universe is characterized by the two constants α and
β.
∗∗
Email: aiarbab@uofk.edu
c 2008 Chinese Physical Society and IOP Publishing Ltd
4498 Arbab I. Arbab Vol. 25
The Friedmann–Lematre–Robertson–Walker met-
ric
ds
2
= dt
2
−a
2
(t)

dr
2
+r
2
(dθ
2
+ sin
2
θ dφ
2
)

,
for a flat universe yields
3( ˙ a/a)
2
= 8π Gρ + Λ, (4)
3(¨ a/a) = −4π G(ρ + 3p) + Λ, (5)
and the energy conservation equation reads
˙ ρ + 3( ˙ a/a)(ρ +p) = 0. (6)
The pressure p and energy density ρ of an ideal fluid
are related by the equation of state
p = ω ρ, ω = const. (7)
We now allow Λ and G to vary with time, i.e. Λ =
Λ(t) and G = G(t), so that the energy conservation,
Eq. (6), entitles that
[15−18]

˙
Gρ +
˙
Λ = 0. (8)
We consider here the ansatz
Λ = 3β/ρ
α
, β, α = const. (9)
Integrating Eq. (6), using Eq. (7), we obtain
ρ = Aa
−3(1+ω)
, A = const. (10)
Substituting this in Eq. (8) using Eq. (9), one obtains
G=

−3αβ
8π(1 +α)A
1+α

a
3(1+ω)(1+α)
, α = −1, 0.
(11)
When α = 0, Eq. (8) implies that Λ = const and
G = const. Substituting Eqs. (10) and (11) into
Eq. (4) we obtain
H
2
=

β
1 +α

A
−α
a
3(1+ω)α
, α = −1, 0, (12)
where H = ˙ a/a, or
H
2
=

β
1 +α

ρ
−α
, α = −1, 0. (13)
Using Eq. (13), Eq. (11) can be written as
8πG =

−3αβ
1 +α

ρ
−(α+1)
, α = −1, 0. (14)
Integrating Eq. (13), using Eq. (10), one obtains
a(t) = A
−1/3(1+ω)
F
−2/3α(1+ω)
t
−2/3α(1+ω)
,
α = 0, −1, (15)
where F =


3
2
α(1 + ω)

β
(1 +α)

1/2

. Using
Eq. (15), Eq. (11) becomes
G =
−3αβ
8π (1 +α)
F
−2(1+α)/α
t
−2(1+α)/α
, α = −1, 0.
(16)
Using Eq. (15), Eq. (10) reads
ρ = F
2/α
t
2/α
, α = 0, −1, (17)
which shows that the energy density of the phantom
increases with expansion, if α > 0. Using Eq. (17),
Eq. (9) yields
Λ =

F
2
t
−2
. (18)
This form is found to emerge from many of the vacuum
decaying models.
[16,17,19−21]
Since we believe that the
vacuum decays with time then β > 0.
For an expanding universe, we require that −α(1+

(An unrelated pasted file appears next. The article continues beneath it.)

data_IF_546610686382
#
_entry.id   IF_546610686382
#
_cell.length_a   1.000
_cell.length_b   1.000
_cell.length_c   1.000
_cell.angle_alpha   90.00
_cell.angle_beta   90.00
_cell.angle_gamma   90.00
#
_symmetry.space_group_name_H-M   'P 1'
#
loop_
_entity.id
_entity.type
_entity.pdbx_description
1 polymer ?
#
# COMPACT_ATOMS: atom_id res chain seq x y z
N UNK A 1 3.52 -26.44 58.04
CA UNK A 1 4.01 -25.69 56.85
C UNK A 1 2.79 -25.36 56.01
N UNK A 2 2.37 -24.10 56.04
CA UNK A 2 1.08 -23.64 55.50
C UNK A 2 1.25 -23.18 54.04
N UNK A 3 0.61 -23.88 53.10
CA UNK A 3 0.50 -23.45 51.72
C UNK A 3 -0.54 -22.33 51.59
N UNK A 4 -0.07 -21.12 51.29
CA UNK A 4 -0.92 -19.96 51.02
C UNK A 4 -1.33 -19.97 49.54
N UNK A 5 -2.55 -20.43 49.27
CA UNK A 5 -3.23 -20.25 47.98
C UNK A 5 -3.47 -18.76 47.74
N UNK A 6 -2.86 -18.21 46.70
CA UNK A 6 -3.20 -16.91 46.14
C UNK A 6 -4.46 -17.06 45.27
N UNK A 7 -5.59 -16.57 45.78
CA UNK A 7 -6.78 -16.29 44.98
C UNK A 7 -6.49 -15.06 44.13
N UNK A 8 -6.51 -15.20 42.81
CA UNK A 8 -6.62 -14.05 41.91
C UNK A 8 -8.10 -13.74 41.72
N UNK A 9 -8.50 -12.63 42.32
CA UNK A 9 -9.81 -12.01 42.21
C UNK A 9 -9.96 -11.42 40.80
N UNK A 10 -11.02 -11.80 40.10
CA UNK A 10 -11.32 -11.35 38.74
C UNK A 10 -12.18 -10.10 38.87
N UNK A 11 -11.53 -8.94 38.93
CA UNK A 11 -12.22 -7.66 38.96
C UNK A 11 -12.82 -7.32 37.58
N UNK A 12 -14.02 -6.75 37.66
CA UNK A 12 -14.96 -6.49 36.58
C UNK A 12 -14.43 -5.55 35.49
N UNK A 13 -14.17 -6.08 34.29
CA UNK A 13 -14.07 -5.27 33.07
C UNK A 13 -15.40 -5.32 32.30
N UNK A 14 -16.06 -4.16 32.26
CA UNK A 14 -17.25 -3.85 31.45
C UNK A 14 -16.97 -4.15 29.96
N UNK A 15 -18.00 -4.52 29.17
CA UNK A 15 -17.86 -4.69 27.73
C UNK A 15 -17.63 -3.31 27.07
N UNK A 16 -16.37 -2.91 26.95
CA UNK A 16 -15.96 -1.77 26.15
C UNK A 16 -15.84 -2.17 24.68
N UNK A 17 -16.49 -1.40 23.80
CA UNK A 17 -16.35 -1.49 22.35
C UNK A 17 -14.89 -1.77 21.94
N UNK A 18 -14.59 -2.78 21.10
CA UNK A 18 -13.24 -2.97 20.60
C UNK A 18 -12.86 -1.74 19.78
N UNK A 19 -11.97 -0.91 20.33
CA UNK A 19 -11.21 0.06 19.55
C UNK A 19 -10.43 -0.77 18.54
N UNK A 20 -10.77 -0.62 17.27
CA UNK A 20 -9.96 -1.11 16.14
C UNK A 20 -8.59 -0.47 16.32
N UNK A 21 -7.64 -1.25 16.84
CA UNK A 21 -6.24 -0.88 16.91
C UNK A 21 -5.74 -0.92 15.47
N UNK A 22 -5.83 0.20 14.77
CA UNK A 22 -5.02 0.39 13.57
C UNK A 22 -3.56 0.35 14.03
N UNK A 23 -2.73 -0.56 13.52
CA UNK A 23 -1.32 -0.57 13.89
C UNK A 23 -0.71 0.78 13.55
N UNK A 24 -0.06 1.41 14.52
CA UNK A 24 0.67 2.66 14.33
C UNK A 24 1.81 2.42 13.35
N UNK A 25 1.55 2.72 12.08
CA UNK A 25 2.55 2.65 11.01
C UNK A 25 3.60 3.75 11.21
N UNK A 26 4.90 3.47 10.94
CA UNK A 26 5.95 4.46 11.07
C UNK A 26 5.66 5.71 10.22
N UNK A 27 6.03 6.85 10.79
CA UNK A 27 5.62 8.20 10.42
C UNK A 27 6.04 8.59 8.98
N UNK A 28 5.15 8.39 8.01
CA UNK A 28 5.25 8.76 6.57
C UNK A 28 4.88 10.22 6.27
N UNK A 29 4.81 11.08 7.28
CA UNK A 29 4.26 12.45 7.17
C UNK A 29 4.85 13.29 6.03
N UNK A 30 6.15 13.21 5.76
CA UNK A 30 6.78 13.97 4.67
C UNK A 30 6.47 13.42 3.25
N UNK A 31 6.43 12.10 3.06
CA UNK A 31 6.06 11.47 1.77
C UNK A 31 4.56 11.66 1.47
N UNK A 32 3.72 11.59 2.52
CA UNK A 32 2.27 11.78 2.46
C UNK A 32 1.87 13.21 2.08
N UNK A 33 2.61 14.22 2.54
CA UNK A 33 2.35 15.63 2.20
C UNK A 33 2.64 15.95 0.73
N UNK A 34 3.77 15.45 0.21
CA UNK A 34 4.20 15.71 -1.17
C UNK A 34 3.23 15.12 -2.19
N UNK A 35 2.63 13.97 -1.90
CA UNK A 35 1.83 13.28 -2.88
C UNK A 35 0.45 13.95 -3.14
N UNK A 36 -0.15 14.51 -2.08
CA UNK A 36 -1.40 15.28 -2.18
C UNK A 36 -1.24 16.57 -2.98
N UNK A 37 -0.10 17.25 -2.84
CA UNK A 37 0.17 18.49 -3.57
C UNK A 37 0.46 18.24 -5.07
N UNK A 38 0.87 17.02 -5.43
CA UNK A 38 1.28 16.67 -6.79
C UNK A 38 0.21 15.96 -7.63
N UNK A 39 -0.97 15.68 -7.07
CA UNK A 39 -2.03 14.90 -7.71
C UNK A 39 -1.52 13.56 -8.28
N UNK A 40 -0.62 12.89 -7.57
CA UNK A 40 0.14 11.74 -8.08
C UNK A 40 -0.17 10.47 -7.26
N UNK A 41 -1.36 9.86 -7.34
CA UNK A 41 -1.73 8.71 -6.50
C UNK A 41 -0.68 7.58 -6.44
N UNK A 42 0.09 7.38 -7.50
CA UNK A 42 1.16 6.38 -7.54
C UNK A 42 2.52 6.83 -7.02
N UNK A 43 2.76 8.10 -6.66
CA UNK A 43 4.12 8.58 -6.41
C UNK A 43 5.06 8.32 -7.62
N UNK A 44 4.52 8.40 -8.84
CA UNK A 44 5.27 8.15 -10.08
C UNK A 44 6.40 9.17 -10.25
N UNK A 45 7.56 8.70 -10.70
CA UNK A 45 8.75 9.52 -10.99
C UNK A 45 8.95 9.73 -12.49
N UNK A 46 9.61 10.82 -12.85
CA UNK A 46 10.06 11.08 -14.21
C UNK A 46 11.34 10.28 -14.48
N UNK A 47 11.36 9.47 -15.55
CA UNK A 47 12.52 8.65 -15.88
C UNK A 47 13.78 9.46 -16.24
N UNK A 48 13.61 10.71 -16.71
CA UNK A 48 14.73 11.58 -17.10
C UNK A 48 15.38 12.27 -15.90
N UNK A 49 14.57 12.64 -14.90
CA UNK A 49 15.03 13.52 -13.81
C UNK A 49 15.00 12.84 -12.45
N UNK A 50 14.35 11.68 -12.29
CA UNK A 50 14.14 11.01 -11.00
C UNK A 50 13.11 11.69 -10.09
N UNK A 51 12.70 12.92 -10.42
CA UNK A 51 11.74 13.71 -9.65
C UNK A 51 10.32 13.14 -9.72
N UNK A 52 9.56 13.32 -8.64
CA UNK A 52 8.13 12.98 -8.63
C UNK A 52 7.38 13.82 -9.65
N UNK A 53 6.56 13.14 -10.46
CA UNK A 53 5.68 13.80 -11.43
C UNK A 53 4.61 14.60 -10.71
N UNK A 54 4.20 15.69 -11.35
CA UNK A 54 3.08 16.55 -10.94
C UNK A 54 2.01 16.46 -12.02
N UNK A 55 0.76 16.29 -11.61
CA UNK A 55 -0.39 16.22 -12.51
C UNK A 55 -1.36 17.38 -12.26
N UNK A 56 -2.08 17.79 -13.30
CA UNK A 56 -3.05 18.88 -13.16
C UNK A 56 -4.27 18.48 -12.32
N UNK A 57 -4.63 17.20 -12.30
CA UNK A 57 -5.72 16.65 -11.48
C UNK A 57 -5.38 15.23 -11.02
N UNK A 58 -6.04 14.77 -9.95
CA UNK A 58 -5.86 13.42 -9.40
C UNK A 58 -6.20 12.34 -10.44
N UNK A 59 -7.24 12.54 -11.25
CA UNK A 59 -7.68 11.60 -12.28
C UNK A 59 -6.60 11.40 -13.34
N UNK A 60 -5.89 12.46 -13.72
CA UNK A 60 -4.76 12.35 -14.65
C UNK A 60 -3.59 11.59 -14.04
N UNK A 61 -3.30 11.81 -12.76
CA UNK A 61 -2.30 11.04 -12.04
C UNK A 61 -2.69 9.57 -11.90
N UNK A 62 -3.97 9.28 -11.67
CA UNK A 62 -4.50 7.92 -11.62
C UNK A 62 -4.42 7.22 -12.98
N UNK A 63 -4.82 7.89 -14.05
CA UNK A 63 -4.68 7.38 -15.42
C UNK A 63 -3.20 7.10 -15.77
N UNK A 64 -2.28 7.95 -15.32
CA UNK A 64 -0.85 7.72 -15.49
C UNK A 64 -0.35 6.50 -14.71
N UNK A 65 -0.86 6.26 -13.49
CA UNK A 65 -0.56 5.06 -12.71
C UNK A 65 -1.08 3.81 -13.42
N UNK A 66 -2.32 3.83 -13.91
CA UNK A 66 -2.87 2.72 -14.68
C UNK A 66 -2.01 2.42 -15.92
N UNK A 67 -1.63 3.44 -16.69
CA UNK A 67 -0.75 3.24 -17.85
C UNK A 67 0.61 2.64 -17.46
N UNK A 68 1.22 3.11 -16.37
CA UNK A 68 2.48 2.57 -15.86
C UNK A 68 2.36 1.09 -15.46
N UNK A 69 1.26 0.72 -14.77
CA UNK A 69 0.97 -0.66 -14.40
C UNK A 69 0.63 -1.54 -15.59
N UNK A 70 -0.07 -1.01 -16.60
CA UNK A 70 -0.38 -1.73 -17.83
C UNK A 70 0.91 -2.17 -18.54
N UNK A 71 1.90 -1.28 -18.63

ω) > 0 as is evident from Eq. (15). If α > 0, one must
have the relation 1+ω < 0. This is the familiar condi-
tion for the existence of phantom energy. This relation
implies that p < −ρ. In this case, the energy density
grows with time, as it is evident from Eq. (17). This is
the condition for phantom energy. It is very interest-
ing to see that such a cosmological constant variation
leads to phantom energy solution. We, however, no-
tice that an increasing energy density requires α > 0.
We see from Eq. (13) that since H
2
≥ 0 the signs of
β and 1 + α are the same. However, Eq. (13) implies
that when α > 0 then β > 0 and hence Eq. (16) im-
plies that G < 0. Since we have considered α > 0
then β > 0. Thus, phantom energy existence requires
G < 0 and Λ > 0 so that
˙
G > 0 and
˙
Λ < 0 (as can be
seen from Eqs. (8) and (9)). We, therefore, see that
the phantom energy has negative gravity. One may
attribute this to the anti-gravitating nature of phan-
tom energy. Such a bizarre behaviour could be the
reason why phantom energy has a negative pressure,
unlike the ordinary matter.
In the scalar field theory, the phantom energy is
modelled by a field with a negative kinetic energy, but
negative pressure and positive energy. In our present
scenario, G < 0 and p < 0, but ρ > 0. Hence, the
two pictures of phantom energy evolution could be
equivalent. However, in our present scenario while the
gravitational increases, the cosmological constants de-
creases with time. Unlike the standard phantom en-
ergy model, we see that as t → 0 a → 0, ρ → 0; and
as t → ∞, a → ∞, ρ → ∞. Consider now the case
ω = −3/2 and α = 2/3. In this case, a ∝ t
2
, and
hence, ρ ∝ t
3
and G ∝ t
−5
. An equivalent case corre-
sponds to α = 1 and ω = −4/3. However, in the latter
case ρ ∝ t
2
and G ∝ t
−4
. The present observational
data favour negative values for ω rather than positive
ones. In particular, models with −1.62 < ω < −0.74
are favoured observationally.
[22]
No. 12 Arbab I. Arbab 4499
The present observational data usher toward an
accelerated expansion of the universe.
[1,2]
The decel-
eration parameter is given by q = −(¨ a/a)/H
2
. Using
Eq. (15), this yields
q = −
1
2
[2 + 3α(1 +ω)]. (19)
For an accelerating universe, one must have q < 0,
i.e., α >
−2
3(1 +ω)
. For non-phantom energy one has
1 + ω > 0 so that α < 0. We treat the case α = −1
separately.
For ω > −1 and α < −1, the scale factor grows
with time. For a positive gravitational constant,
G > 0, Eq. (14) implies β < 0, so that the cosmo-